Why Baby Teeth Are Important

Why Baby Teeth Are Important


Baby teeth are just as important as adult teeth. Baby teeth (also called primary teeth) help your child chew and speak. They also give the face its shape and hold space for adult teeth to come in the right way. That’s why it’s smart to take good care of baby teeth.


When your baby is born, they already have 20 baby teeth hidden in their jaws. Your baby’s first tooth begins to come in (or “erupt”) as early as 6 months after birth. The front 2 upper and 2 lower teeth usually appear first.

Most children have a full set of 20 baby teeth by the time they are 3 years old. As your child grows, their jaws also grow to make room for their adult teeth. By the age of 5 or 6, their adult teeth begin to erupt.


Sometimes a baby tooth is lost before the adult (permanent) tooth beneath it is ready to come in. If a baby tooth is lost too early, nearby teeth can shift into the open space. And when the adult tooth is ready to come into the space, there may not be enough room. The new tooth may be unable to come in. Or, it may erupt crooked or in the wrong place.

If your child loses a tooth early, the dentist may recommend a space maintainer. This is a plastic or metal piece that holds open the space left by the missing tooth. The dentist will remove this plastic or metal piece once the adult tooth begins to appear.


Tooth decay in baby teeth can affect the growth of adult teeth. It also can be painful. Your child may avoid eating and speaking normally if they have tooth pain, so it is important to take good care of baby teeth even though they will fall out later.

Decay can start as soon as teeth appear in your child’s mouth. Decay happens when baby teeth are in contact for long periods with liquids that have sugar in them. These liquids include sweetened water, soda, fruit juice, and even milk or formula.

Tooth decay can happen when you put your baby to bed with a bottle or use bottles to soothe them if they are fussy. Once your baby has started to eat solid foods, they may be given a bottle of water at these times.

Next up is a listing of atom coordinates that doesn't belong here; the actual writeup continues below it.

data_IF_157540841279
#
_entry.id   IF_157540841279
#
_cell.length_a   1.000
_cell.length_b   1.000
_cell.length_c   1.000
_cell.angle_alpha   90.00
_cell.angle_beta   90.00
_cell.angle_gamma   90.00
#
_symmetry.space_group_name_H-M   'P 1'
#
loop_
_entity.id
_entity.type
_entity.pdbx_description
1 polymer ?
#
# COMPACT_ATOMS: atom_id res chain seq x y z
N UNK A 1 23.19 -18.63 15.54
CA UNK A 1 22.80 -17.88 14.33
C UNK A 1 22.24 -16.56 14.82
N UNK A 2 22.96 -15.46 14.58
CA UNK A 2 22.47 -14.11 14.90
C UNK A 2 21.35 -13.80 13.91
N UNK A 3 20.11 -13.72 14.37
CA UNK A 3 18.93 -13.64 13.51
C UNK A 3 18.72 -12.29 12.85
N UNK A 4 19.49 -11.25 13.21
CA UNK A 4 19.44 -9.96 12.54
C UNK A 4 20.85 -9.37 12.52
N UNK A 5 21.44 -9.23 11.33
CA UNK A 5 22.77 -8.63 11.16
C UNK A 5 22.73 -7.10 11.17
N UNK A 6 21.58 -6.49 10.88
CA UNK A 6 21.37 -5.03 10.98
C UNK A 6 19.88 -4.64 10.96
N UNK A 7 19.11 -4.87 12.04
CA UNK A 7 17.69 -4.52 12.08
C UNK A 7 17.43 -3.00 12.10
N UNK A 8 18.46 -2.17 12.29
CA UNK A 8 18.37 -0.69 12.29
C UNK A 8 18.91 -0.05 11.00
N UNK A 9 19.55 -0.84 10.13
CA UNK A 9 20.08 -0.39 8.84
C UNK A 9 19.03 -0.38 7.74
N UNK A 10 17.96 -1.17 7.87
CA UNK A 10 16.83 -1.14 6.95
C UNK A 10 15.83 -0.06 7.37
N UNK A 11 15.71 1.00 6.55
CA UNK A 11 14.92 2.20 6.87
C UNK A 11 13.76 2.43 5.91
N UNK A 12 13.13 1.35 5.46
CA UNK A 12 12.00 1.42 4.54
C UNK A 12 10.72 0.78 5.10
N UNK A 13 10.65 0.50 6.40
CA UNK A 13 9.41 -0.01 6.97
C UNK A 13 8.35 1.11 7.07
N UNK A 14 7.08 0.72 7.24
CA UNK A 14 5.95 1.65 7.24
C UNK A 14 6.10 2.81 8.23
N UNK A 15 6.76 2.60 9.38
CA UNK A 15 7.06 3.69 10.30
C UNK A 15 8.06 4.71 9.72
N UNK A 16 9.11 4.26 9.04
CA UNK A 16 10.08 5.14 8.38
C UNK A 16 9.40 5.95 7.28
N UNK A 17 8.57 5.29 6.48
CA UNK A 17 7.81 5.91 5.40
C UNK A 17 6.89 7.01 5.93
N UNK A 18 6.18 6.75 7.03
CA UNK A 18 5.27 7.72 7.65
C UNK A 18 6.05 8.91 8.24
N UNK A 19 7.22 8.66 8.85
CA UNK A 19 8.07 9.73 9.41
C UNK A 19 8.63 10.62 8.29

Here are some tips to help protect your child’s teeth from decay:

  • Do not let your baby or toddler fall asleep with a bottle containing anything other than plain water.
    The American Academy of Pediatrics advises that you do not give your baby juice until after they turn 1 year old—even 100% juice.
  • If your baby needs comfort between regular feedings or at bedtime, give them a clean pacifier. Never dip a pacifier in sugar or honey.
  • Do not put the pacifier in your mouth to clean it and then put it in your baby’s mouth. You may pass on decay-causing bacteria to them.
  • Do not allow your child to frequently sip sugary liquids from bottles or training cups.

Decay in Baby Teeth

Healthy baby teeth

Moderate decay

Moderate to severe decay

Severe decay


  • After every feeding, wipe your baby’s gums with a clean gauze pad or wet washcloth. This removes plaque and bits of food that can harm erupting teeth.
  • As soon as their first tooth appears (around 6 months old), start brushing your baby’s teeth
    2 times a day (morning and night).
  • Use a child-sized toothbrush with soft bristles and a toothpaste that contains fluoride (FLOOR-eyed). Fluoride is a natural mineral that helps strengthen the outer layer of teeth.
  • To clean your child’s teeth and gums, you can sit with their head in your lap. That way, you can easily see into their mouth.

For children under three years old.

For children three to six years old.

  • The American Dental Association recommends that you brush your child’s teeth until they are at least 6 years old.
    If they can’t tie their shoes, then they shouldn’t brush their teeth alone. When your child is old enough to do the brushing, watch to make sure they are not “rushing the brushing.” Also, make sure your child spits out the toothpaste instead of swallowing it.
  • Use floss or another tool to help clean between their teeth as soon as your child has two teeth that are next to each other. Ask your dentist or hygienist to show you the best way to clean between your child’s teeth.
  • When choosing dental products, look for those with the American Dental Association’s Seal of Acceptance, which means they were tested and show to be both safe and effective.


Plan your child’s first dental visit after the first tooth appears, but no later than their first birthday. Consider it a “well-baby checkup” for your child’s teeth.